‘My work is about not overlooking the Divine – finding the transcendent in the everyday. Simplifying your life and finding the grace in it.’ Randy Klein
From Friday 6 September to Wednesday 30 October, Chichester Cathedral will be hosting an extraordinary exhibition of more than 100 sculptures by the artist Randy Klein. The exhibition will be staged in the Cathedral’s North Transept and the Cathedral is open daily with free entry.
This fascinating collection of sculptures is titled ‘Moment to Moment – A Pilgrimage’ and Klein describes the exhibition as: ‘a journey which transforms the playful depiction of the ‘stuff’ of daily life – the exuberance of childhood, family, relationships – into a spiritual awakening’. The 100 steel sculptures form an enormous storyboard, like a series of stills from a film clip, showing a progression from carefree childhood to the experience of adulthood, and finally to a more spiritual self, who is less bound to the material world.
The writer and critic Claudio Piersanti, describes Randy Klein’s work as ‘pure passion’. Klein has exhibited worldwide and currently has works in the Museum of Modern Art in New York, the Victoria and Albert Museum, the Tate, and the Brooklyn Museum. The ‘Moment to Moment’ exhibition has previously been shown in Italy and also at St Giles Cathedral in Edinburgh, and Rochester and Ely Cathedrals.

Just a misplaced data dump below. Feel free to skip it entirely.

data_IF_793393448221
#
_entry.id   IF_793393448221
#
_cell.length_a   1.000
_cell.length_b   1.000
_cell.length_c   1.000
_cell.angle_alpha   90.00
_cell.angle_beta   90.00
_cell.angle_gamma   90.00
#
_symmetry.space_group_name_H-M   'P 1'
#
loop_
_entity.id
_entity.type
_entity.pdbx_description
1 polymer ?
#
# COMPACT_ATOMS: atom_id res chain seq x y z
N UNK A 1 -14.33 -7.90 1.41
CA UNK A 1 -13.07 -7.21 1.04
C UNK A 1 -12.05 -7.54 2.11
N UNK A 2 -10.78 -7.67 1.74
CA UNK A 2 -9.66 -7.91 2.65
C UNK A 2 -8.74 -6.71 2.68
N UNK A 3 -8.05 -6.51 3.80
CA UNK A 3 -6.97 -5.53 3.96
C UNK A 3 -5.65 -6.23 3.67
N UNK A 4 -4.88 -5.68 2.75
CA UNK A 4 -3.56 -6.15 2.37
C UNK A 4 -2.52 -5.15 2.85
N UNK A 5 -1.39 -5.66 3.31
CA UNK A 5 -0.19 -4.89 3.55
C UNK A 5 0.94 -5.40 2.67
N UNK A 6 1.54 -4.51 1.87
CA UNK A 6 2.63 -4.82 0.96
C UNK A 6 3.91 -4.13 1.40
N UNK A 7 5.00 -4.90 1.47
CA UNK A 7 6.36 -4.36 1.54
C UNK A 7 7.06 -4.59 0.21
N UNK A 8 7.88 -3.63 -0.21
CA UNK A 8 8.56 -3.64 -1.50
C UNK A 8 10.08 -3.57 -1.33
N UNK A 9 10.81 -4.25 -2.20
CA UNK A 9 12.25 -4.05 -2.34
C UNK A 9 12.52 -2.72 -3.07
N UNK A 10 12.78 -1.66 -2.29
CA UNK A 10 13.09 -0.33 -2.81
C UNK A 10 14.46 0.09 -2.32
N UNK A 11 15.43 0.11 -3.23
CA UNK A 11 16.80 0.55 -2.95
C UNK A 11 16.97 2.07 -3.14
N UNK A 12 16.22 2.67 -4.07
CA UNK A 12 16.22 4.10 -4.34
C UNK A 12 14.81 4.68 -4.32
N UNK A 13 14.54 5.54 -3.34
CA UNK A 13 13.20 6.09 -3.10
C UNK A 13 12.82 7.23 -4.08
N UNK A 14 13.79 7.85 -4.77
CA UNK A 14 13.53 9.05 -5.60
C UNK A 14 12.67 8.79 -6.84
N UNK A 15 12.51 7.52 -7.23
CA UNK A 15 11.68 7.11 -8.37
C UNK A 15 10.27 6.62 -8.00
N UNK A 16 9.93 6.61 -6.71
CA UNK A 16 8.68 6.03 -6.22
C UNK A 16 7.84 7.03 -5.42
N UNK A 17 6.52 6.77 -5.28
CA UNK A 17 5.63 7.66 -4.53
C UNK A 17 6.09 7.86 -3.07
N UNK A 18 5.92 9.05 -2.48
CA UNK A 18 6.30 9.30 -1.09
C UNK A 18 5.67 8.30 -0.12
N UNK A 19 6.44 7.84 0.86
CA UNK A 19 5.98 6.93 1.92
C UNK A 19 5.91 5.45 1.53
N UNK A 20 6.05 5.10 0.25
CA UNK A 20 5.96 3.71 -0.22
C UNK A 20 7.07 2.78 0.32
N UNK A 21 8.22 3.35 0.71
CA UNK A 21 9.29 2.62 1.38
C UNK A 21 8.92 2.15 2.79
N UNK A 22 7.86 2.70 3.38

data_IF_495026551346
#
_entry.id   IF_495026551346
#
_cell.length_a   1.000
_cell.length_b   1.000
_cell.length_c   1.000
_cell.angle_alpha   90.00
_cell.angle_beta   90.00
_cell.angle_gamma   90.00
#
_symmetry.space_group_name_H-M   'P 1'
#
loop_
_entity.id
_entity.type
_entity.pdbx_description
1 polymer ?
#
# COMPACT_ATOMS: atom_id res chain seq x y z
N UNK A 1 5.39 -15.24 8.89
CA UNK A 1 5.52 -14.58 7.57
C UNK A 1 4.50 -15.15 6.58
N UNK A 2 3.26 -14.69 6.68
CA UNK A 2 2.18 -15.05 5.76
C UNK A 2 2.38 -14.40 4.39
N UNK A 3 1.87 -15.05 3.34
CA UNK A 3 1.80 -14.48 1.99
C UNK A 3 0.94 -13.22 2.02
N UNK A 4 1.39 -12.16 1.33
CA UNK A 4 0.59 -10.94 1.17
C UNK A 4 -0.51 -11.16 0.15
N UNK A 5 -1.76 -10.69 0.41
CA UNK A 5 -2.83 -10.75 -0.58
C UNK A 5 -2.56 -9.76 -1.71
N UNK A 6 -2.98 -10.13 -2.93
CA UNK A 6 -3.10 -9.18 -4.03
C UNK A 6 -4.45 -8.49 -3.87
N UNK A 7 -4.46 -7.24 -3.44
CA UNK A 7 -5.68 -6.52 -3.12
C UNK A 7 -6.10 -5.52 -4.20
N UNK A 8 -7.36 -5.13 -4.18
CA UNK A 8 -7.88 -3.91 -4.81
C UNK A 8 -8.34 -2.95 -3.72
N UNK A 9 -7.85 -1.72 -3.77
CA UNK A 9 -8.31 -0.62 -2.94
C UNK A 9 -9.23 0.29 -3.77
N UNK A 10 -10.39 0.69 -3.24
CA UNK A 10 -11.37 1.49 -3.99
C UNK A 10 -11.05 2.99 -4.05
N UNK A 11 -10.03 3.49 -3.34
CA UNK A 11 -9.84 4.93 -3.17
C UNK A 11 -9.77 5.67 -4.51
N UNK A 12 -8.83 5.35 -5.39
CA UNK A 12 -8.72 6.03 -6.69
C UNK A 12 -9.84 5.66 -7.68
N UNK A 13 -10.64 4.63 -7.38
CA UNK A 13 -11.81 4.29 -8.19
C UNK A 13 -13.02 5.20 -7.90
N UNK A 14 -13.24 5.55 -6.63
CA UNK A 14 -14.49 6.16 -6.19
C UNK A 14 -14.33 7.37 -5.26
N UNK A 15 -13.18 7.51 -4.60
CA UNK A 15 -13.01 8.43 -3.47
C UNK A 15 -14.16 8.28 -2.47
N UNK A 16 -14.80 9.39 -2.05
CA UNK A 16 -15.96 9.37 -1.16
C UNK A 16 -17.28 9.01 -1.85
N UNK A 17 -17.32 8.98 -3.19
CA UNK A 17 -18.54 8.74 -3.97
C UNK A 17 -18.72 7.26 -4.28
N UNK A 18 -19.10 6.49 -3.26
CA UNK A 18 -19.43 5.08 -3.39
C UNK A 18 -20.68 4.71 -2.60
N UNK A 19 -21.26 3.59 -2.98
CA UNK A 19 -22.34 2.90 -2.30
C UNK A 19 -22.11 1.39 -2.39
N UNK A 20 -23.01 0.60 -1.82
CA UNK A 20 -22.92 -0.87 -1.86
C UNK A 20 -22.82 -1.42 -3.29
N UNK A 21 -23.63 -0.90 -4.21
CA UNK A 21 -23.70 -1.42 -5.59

Ruth Poyner, speaking for Chichester Cathedral says: ‘This exhibition is both thought-provoking and beautiful, and we are delighted to be able to host it in Chichester Cathedral – it is a fitting space for Klein’s themes of transformation and transcendence.’
Klein’s sculptures are made out of steel, copper and enamels. They take shape initially from a series of quick sketches by the sculptor, followed by trial sculptures made out of wax. Klein then uses a white hot flame to cut through sheets of steel and forges the sculptures into shape in his London workshop. This lengthy process is fascinating to the sculptor whose artworks often explore themes of metamorphosis and transformation, he explains: ‘The process of art is all about transcendence, taking raw materials and with love, patience and delicacy we imbue them with a quality beyond themselves.’